It was a lot of work. But I just got to the point where:
a) I was a bit embarassed by it.
b) I couldn't stand the crappy tool it was created in (Netobjects Fusion)

>Willing to read one of your well thought out reports in your blog about your experience with "responsive traffic" :)

I plan to. But I am currently a bit exhausted from releasing Hyper Plan v2...
Andy Brice Send private email
Thursday, March 17, 2016
 
 
My website isn't responsive but it looks okay on handheld devices. Definitely usable and readable.
Making a sale from someone who first arrived from mobile is about 1/100 as likely as making a sale from desktop visitors.
My only serious competitor went responsive (and much better looking) around xmas. My sales, visits, CR and everything have been totally unaffected. He should have taken some of my market share if this was so important.
Therefore I don't give a damn about responsiveness. Mobile traffic is probably totally irrelevant in my market.
But generally I agree Andy. My website looks a bit embarrassing and too basic, so I'm planning to change it soon.
Zka Send private email
Thursday, March 17, 2016
 
 
Correction:
I could *not* be sure that the website change caused it.
Andy Brice Send private email
Friday, March 18, 2016
 
 
>Making a sale from someone who first arrived from mobile is about 1/100 as likely as making a sale from desktop visitors.

You might not make many sales to mobile visitors. But perhaps they find you on mobile and then come back later on desktop to buy?
Andy Brice Send private email
Friday, March 18, 2016
 
 
Or book mark your site on mobile Chrome which means the bookmark will be accessible on all Chrome browsers signed into the same account. I do this very frequently. I.E. find a site on a mobile then check it out on a desktop if it's Windows software.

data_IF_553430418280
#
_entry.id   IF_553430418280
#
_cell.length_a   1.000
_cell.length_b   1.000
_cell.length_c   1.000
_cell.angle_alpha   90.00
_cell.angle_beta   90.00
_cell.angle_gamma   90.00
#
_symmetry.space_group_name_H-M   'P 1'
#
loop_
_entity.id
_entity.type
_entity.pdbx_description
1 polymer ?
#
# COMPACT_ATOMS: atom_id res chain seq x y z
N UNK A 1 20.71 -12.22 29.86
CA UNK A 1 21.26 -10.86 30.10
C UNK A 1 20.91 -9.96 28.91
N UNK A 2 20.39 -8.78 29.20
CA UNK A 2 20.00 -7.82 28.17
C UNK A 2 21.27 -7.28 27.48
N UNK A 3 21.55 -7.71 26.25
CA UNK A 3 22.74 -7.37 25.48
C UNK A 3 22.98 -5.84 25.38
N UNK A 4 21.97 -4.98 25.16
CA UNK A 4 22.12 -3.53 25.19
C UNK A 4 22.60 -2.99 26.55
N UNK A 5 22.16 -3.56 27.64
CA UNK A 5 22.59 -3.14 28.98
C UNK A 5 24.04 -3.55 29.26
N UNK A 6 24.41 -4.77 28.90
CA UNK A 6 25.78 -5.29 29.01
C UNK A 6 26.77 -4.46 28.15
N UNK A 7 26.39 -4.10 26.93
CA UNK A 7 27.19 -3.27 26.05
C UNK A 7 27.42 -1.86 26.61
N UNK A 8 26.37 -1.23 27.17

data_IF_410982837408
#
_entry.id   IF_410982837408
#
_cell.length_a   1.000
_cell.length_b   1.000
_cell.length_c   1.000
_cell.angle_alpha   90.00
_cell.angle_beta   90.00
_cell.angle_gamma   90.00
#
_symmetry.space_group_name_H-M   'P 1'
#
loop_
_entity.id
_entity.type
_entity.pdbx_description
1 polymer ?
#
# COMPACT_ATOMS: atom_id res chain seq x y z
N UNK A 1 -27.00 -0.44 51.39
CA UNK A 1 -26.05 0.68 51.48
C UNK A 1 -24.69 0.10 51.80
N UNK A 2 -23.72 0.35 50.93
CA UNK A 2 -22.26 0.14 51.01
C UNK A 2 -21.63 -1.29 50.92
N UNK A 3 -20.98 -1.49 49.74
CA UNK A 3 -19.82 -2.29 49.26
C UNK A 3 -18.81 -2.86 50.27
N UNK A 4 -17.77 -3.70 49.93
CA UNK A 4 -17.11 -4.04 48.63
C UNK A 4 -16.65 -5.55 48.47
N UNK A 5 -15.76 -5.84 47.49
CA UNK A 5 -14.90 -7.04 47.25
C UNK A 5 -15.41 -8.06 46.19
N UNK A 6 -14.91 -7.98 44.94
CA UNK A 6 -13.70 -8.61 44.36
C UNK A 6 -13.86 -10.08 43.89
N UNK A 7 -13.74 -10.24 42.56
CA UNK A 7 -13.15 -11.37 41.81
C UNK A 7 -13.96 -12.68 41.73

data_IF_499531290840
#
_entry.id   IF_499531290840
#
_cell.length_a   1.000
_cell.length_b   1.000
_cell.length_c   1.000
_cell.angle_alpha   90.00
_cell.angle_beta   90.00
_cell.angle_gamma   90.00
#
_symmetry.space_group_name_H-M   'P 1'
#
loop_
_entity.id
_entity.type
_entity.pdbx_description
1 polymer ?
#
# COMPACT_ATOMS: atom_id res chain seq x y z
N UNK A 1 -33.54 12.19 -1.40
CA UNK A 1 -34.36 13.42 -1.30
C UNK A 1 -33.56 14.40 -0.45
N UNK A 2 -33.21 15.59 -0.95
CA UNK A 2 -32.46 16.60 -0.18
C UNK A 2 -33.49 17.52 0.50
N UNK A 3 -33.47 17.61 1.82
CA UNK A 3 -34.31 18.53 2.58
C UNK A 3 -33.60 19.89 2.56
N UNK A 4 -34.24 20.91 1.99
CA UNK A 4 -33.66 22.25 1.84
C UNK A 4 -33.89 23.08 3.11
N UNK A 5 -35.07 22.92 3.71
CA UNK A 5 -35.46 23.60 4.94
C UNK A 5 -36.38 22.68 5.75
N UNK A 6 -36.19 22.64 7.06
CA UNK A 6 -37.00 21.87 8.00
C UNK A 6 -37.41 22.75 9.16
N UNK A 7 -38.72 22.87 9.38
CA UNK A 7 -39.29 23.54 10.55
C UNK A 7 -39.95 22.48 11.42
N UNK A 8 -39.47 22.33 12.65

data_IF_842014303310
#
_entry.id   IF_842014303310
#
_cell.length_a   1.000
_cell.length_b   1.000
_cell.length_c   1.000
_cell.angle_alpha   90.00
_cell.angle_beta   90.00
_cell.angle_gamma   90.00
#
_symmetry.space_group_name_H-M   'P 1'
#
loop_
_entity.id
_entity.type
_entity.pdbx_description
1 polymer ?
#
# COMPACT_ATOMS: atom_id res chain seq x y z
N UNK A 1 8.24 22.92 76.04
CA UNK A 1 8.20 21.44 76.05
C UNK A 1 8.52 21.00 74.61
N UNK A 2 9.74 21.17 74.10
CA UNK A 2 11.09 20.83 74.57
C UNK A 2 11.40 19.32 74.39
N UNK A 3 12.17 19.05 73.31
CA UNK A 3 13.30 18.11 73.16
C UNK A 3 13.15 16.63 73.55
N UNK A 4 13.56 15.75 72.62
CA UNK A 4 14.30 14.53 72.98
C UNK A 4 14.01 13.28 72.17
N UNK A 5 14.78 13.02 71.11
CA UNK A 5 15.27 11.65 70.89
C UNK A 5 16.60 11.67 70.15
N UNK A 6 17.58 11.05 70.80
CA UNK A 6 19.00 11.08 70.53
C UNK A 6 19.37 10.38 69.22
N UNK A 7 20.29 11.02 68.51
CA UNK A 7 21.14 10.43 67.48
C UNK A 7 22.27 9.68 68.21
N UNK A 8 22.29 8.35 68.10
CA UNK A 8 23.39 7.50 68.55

Andrew Gibson Send private email
Friday, March 18, 2016
 
 
"Andy, I am not too interested in mobile traffic at the moment."

Why not?

I have 3 clients on the go at present, and all 3 of them are finding that more than half of their visits are via mobile.




AC
Reluctantlyregistered Send private email
Friday, March 18, 2016
 
 
I am aware that mobile traffic is very important nowadays, but...

Rounding my Google Analytics results, 92% of my visits come from desktop, 7% from mobile phones and 2% from tablets.

If some of you would say, "after making my desktop software website responsive, my visits from mobile and tablet traffic have increased an incredible 30% and my sales a nice 5%", then I would consider working on my website.

The truth is that, as I only sell desktop software and I do not know how many of my mobile visitors buy, I am a bit reluctant for the moment.

A mobile traffic success story from a desktop software mISV would be really inspiring :)
MSD Soft Send private email
Friday, March 18, 2016
 
 
>A mobile traffic success story from a desktop software mISV would be really inspiring :)

I don't think there is any way that I can know for sure how much effect the new responsive website has had on sales: desktop or mobile. I didn't run an A/B test. Changes could have been caused by other factors (e.g. Google algorithm changes). And I can't track when someone found the site on mobile and then revisited to buy on desktop.